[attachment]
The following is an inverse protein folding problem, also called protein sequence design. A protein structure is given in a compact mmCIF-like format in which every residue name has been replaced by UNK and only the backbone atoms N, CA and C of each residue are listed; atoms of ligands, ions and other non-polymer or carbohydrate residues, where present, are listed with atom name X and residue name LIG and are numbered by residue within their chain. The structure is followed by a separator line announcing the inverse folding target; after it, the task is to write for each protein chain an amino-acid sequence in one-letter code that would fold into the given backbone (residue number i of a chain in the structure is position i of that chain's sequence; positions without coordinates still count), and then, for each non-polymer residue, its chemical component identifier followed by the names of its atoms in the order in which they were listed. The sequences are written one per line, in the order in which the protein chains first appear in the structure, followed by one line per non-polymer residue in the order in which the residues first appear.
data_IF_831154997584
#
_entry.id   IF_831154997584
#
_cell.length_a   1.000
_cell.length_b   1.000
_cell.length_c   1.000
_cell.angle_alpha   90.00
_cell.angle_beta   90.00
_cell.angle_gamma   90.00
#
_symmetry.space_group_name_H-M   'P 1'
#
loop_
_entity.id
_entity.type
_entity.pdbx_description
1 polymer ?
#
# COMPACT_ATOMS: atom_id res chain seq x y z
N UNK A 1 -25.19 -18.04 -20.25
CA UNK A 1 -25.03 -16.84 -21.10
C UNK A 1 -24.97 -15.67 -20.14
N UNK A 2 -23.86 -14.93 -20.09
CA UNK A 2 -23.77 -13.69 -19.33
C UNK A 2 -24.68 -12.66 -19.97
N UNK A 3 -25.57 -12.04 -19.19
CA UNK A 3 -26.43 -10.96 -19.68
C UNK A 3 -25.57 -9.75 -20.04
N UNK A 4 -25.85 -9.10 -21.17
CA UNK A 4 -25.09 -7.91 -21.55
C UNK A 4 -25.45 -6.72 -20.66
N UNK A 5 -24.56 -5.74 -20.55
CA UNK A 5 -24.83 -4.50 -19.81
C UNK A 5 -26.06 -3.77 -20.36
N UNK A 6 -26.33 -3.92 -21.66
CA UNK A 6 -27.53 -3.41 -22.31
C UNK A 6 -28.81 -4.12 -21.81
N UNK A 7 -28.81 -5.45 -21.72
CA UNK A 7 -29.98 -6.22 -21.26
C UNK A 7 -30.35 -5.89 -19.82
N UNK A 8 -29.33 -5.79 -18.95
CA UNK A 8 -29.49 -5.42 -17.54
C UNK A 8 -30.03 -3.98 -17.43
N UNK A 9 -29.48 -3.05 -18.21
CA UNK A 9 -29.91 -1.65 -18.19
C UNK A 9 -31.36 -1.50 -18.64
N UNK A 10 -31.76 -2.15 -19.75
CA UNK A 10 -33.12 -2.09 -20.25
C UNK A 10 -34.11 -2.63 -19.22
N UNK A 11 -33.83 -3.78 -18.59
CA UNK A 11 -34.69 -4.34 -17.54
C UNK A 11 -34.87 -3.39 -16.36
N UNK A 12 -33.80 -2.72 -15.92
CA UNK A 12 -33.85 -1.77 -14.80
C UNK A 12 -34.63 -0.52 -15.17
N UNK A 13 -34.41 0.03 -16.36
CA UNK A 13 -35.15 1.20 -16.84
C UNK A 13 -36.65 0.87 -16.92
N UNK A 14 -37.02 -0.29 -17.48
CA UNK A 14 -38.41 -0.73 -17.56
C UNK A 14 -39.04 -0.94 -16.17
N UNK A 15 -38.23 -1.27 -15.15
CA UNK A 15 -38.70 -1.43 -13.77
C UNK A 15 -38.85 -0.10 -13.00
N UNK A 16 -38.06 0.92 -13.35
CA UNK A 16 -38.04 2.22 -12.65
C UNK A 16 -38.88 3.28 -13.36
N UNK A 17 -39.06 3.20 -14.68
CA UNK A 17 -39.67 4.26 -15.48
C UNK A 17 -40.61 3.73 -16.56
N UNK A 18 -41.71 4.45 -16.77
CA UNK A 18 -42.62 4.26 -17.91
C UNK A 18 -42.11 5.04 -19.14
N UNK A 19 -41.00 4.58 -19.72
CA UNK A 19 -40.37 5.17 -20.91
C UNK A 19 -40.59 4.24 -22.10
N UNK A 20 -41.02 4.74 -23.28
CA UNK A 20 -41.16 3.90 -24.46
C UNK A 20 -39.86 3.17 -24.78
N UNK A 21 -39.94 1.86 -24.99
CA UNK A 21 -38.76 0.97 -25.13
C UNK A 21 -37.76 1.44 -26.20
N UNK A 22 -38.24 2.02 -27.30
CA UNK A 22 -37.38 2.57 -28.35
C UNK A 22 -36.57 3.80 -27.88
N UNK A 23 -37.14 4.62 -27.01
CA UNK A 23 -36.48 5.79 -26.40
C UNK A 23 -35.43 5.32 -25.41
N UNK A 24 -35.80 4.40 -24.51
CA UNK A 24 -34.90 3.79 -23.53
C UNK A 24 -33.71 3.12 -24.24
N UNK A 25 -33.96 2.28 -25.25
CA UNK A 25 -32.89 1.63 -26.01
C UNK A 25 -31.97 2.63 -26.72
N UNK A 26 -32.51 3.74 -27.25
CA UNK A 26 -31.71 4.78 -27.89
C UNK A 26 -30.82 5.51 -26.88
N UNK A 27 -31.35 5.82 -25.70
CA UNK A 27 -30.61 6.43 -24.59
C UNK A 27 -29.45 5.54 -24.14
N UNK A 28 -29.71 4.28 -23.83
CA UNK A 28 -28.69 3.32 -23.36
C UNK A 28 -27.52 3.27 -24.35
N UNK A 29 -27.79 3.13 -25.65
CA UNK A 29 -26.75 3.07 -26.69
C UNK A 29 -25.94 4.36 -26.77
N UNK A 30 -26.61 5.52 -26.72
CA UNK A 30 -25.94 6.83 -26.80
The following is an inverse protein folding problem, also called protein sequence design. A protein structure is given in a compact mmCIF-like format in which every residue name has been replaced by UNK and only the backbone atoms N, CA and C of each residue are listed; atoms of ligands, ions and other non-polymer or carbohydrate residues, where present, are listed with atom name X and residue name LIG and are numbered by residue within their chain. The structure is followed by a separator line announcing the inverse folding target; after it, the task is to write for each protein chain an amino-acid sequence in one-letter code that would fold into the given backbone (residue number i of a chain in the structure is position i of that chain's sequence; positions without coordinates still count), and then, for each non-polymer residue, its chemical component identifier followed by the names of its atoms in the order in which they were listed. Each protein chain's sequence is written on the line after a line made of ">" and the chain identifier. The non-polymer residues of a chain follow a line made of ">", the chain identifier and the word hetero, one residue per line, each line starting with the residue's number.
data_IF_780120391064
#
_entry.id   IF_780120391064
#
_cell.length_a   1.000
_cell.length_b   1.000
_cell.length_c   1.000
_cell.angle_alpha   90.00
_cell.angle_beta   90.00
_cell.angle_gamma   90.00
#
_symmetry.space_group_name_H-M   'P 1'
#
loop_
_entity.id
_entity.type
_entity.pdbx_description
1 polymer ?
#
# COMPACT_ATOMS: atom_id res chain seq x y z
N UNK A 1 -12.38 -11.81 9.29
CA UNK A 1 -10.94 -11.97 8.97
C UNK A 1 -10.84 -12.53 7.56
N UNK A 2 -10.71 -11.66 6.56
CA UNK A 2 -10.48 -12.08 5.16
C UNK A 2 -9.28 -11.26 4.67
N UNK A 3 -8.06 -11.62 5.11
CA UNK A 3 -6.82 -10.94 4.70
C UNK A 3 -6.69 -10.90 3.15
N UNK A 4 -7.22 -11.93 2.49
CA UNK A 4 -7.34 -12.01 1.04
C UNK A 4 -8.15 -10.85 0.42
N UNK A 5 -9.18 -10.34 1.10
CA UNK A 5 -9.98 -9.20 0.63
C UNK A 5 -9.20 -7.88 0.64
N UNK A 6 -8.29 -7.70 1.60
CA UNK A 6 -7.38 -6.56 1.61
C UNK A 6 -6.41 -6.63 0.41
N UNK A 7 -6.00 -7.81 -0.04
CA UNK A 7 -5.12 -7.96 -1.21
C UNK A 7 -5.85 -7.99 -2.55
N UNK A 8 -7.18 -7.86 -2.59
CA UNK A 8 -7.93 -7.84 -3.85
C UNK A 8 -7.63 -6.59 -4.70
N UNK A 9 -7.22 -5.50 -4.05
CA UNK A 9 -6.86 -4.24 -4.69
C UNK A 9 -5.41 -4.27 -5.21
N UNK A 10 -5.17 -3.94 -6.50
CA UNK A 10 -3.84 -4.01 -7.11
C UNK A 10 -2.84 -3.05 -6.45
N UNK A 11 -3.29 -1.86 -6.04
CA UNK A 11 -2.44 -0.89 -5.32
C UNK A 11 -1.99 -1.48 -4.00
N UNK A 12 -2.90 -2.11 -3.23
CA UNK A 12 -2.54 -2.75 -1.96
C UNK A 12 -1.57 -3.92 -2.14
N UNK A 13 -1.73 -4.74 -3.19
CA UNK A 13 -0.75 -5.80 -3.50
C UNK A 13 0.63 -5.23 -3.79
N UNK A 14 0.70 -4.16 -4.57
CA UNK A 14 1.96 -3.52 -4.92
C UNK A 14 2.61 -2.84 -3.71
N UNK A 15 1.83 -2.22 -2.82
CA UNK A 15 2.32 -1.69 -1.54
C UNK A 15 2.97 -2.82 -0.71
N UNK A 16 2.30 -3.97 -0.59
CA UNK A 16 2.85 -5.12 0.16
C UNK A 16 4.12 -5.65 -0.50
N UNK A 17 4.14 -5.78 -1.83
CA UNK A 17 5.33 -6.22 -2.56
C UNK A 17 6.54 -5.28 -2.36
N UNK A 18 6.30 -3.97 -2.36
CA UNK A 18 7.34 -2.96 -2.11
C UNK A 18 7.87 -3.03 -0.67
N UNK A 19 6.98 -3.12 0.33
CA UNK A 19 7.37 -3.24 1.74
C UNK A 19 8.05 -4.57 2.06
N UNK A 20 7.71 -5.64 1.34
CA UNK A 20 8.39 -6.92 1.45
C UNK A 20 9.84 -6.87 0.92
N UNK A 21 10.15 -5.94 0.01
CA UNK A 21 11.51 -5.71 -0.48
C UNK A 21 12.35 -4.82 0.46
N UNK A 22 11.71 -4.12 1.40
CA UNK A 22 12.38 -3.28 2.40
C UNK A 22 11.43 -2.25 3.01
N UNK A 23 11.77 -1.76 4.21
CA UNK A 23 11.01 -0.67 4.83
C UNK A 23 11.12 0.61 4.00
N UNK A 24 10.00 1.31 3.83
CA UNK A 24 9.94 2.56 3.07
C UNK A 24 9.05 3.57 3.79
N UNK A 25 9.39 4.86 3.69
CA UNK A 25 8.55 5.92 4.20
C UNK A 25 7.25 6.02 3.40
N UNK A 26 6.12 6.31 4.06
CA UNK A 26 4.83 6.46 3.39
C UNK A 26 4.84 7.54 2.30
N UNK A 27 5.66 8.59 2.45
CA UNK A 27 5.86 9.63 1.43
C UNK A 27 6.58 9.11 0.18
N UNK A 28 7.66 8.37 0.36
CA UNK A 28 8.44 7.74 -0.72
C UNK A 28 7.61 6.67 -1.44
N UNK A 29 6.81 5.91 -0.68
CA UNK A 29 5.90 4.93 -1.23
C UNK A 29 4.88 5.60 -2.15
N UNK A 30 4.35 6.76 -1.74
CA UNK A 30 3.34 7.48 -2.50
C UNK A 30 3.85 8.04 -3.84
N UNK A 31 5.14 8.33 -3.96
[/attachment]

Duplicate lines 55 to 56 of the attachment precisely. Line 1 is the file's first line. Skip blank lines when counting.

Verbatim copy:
N UNK A 12 -33.80 -2.72 -15.92
CA UNK A 12 -33.85 -1.77 -14.80